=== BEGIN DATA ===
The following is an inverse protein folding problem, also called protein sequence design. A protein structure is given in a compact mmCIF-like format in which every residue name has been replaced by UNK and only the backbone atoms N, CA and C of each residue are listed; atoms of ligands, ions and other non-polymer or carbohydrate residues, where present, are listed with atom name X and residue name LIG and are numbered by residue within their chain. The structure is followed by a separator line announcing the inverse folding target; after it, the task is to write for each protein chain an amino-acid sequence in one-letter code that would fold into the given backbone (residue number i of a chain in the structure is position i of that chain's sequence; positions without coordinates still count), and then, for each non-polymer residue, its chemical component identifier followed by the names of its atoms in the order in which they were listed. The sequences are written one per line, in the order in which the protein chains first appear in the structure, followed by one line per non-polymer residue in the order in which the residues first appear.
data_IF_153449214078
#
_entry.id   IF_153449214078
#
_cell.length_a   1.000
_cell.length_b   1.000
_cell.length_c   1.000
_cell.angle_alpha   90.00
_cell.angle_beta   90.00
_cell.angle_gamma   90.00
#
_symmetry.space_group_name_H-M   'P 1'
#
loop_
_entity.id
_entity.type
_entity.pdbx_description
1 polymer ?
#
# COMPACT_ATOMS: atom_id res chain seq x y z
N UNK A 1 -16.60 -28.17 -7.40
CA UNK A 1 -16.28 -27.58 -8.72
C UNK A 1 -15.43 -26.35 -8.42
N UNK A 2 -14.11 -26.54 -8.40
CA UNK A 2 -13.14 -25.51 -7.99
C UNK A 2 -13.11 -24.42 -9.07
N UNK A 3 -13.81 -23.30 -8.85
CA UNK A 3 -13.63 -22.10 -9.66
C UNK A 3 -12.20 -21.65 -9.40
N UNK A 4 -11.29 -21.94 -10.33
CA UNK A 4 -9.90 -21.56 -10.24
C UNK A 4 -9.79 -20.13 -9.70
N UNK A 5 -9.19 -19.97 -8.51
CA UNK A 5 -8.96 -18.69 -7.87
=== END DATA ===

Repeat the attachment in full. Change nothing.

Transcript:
The following is an inverse protein folding problem, also called protein sequence design. A protein structure is given in a compact mmCIF-like format in which every residue name has been replaced by UNK and only the backbone atoms N, CA and C of each residue are listed; atoms of ligands, ions and other non-polymer or carbohydrate residues, where present, are listed with atom name X and residue name LIG and are numbered by residue within their chain. The structure is followed by a separator line announcing the inverse folding target; after it, the task is to write for each protein chain an amino-acid sequence in one-letter code that would fold into the given backbone (residue number i of a chain in the structure is position i of that chain's sequence; positions without coordinates still count), and then, for each non-polymer residue, its chemical component identifier followed by the names of its atoms in the order in which they were listed. The sequences are written one per line, in the order in which the protein chains first appear in the structure, followed by one line per non-polymer residue in the order in which the residues first appear.
data_IF_153449214078
#
_entry.id   IF_153449214078
#
_cell.length_a   1.000
_cell.length_b   1.000
_cell.length_c   1.000
_cell.angle_alpha   90.00
_cell.angle_beta   90.00
_cell.angle_gamma   90.00
#
_symmetry.space_group_name_H-M   'P 1'
#
loop_
_entity.id
_entity.type
_entity.pdbx_description
1 polymer ?
#
# COMPACT_ATOMS: atom_id res chain seq x y z
N UNK A 1 -16.60 -28.17 -7.40
CA UNK A 1 -16.28 -27.58 -8.72
C UNK A 1 -15.43 -26.35 -8.42
N UNK A 2 -14.11 -26.54 -8.40
CA UNK A 2 -13.14 -25.51 -7.99
C UNK A 2 -13.11 -24.42 -9.07
N UNK A 3 -13.81 -23.30 -8.85
CA UNK A 3 -13.63 -22.10 -9.66
C UNK A 3 -12.20 -21.65 -9.40
N UNK A 4 -11.29 -21.94 -10.33
CA UNK A 4 -9.90 -21.56 -10.24
C UNK A 4 -9.79 -20.13 -9.70
N UNK A 5 -9.19 -19.97 -8.51
CA UNK A 5 -8.96 -18.69 -7.87